Now, whether or not that’s the case with Seager I can’t say. I’ve seen a fair bit of him playing, but no nearly enough to have a good feel for how he looks physically day to day. If pressed, I would say the drop in plate discipline in 2018 had more to do with a player struggling, then pressing, and then playing hurt. The ‘playing hurt’ part really kind of changes so much of the context here, at least for me. His modest struggles in the first half of the season look like relatively normal variation, with a little bad luck and some bad habits thrown in the mix. What happened after he got hurt, however, is something completely different.
If we go over to Statcast, we find that Seager’s expected numbers are better than his actual numbers, but still not great. His xwOBA for the season was .309, while his actual wOBA was .288. Neither of those numbers are good, but his actual production still lagged his expected numbers by a fair bit. To be fair, Seager has typically underperformed his expected numbers in his career, probably due to be a left-handed hitter who is vulnerable to shifting, but still, we’re looking at a pretty stark picture in 2018.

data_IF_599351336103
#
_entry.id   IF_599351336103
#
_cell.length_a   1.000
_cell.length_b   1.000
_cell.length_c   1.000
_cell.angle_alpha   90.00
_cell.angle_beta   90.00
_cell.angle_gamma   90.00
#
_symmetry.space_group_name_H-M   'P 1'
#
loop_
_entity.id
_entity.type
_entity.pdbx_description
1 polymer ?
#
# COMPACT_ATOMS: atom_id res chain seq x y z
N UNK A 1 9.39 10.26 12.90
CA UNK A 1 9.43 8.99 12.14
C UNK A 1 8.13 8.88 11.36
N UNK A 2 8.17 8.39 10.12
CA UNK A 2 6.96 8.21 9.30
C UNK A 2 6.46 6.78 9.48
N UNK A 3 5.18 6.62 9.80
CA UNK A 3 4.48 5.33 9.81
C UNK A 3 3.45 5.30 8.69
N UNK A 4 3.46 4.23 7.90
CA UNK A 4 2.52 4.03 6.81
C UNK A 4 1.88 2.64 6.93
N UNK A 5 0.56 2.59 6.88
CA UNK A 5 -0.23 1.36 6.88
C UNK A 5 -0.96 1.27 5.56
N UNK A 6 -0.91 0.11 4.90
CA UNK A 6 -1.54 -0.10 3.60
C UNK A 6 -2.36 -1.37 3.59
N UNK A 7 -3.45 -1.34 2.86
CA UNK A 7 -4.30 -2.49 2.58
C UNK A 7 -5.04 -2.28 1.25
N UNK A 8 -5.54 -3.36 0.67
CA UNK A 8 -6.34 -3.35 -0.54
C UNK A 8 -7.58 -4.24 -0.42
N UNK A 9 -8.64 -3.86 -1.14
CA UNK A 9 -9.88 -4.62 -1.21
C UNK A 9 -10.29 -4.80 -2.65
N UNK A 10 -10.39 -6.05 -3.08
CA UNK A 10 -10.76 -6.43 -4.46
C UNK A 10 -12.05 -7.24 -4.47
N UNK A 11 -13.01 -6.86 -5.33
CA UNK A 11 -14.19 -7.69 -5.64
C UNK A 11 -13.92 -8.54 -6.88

Interestingly, Seager’s overall exit velocity for the 2018 season was slightly higher than in 2017, 89.7 mph to 87.9 mph, but his percentage of barreled balls was way, way down. In 2016 and ‘17 he recorded barrel percentages of 9.2 and 8.6%. That number fell all the way to 5.6% in 2018. For those who don’t remember, barrel% is literally the percentage of batted balls a hitter struck in a roughly optimal way. Those are the batted balls most likely to become hits, and also the most likely to do real damage. Kyle Seager simply didn’t barrel up that many balls in 2018.
What this all says to me is that Kyle Seager is, undoubtedly, a risky pickup. He’s 31 years old, saw pretty much all of his peripherals decline sharply in 2018, and overall just put up a completely miserable season. His defensive metrics are strange; UZR still thinks he was a very good defender in 2018, while DRS and plus/minus both think he was horrible. I don’t know what to say about all that, other than it would surprise me if he managed to not have any falloff in terms of defensive ability playing half the season on a busted foot. Stranger things have happened, though, I suppose.